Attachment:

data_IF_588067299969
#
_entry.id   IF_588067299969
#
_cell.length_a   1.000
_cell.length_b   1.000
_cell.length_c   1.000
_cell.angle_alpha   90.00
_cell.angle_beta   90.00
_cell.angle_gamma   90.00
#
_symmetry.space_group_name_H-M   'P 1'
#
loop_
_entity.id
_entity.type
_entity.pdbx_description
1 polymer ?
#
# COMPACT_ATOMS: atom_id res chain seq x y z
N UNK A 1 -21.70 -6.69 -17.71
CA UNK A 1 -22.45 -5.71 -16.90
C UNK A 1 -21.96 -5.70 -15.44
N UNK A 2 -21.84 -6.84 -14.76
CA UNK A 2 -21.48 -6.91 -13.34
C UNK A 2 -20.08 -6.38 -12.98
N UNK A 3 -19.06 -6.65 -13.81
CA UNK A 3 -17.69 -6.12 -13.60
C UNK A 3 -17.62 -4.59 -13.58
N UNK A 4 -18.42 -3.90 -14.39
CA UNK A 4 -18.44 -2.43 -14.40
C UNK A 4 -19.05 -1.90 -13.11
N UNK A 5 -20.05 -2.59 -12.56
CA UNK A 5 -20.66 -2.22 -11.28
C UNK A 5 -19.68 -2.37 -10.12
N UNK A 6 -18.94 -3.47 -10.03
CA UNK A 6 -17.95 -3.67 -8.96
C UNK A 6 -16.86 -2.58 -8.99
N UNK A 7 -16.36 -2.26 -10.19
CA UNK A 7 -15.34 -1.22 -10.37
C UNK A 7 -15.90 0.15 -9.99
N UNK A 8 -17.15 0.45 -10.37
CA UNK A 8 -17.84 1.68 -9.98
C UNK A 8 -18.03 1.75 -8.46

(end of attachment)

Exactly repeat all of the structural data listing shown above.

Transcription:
data_IF_588067299969
#
_entry.id   IF_588067299969
#
_cell.length_a   1.000
_cell.length_b   1.000
_cell.length_c   1.000
_cell.angle_alpha   90.00
_cell.angle_beta   90.00
_cell.angle_gamma   90.00
#
_symmetry.space_group_name_H-M   'P 1'
#
loop_
_entity.id
_entity.type
_entity.pdbx_description
1 polymer ?
#
# COMPACT_ATOMS: atom_id res chain seq x y z
N UNK A 1 -21.70 -6.69 -17.71
CA UNK A 1 -22.45 -5.71 -16.90
C UNK A 1 -21.96 -5.70 -15.44
N UNK A 2 -21.84 -6.84 -14.76
CA UNK A 2 -21.48 -6.91 -13.34
C UNK A 2 -20.08 -6.38 -12.98
N UNK A 3 -19.06 -6.65 -13.81
CA UNK A 3 -17.69 -6.12 -13.60
C UNK A 3 -17.62 -4.59 -13.58
N UNK A 4 -18.42 -3.90 -14.39
CA UNK A 4 -18.44 -2.43 -14.40
C UNK A 4 -19.05 -1.90 -13.11
N UNK A 5 -20.05 -2.59 -12.56
CA UNK A 5 -20.66 -2.22 -11.28
C UNK A 5 -19.68 -2.37 -10.12
N UNK A 6 -18.94 -3.47 -10.03
CA UNK A 6 -17.95 -3.67 -8.96
C UNK A 6 -16.86 -2.58 -8.99
N UNK A 7 -16.36 -2.26 -10.19
CA UNK A 7 -15.34 -1.22 -10.37
C UNK A 7 -15.90 0.15 -9.99
N UNK A 8 -17.15 0.45 -10.37
CA UNK A 8 -17.84 1.68 -9.98
C UNK A 8 -18.03 1.75 -8.46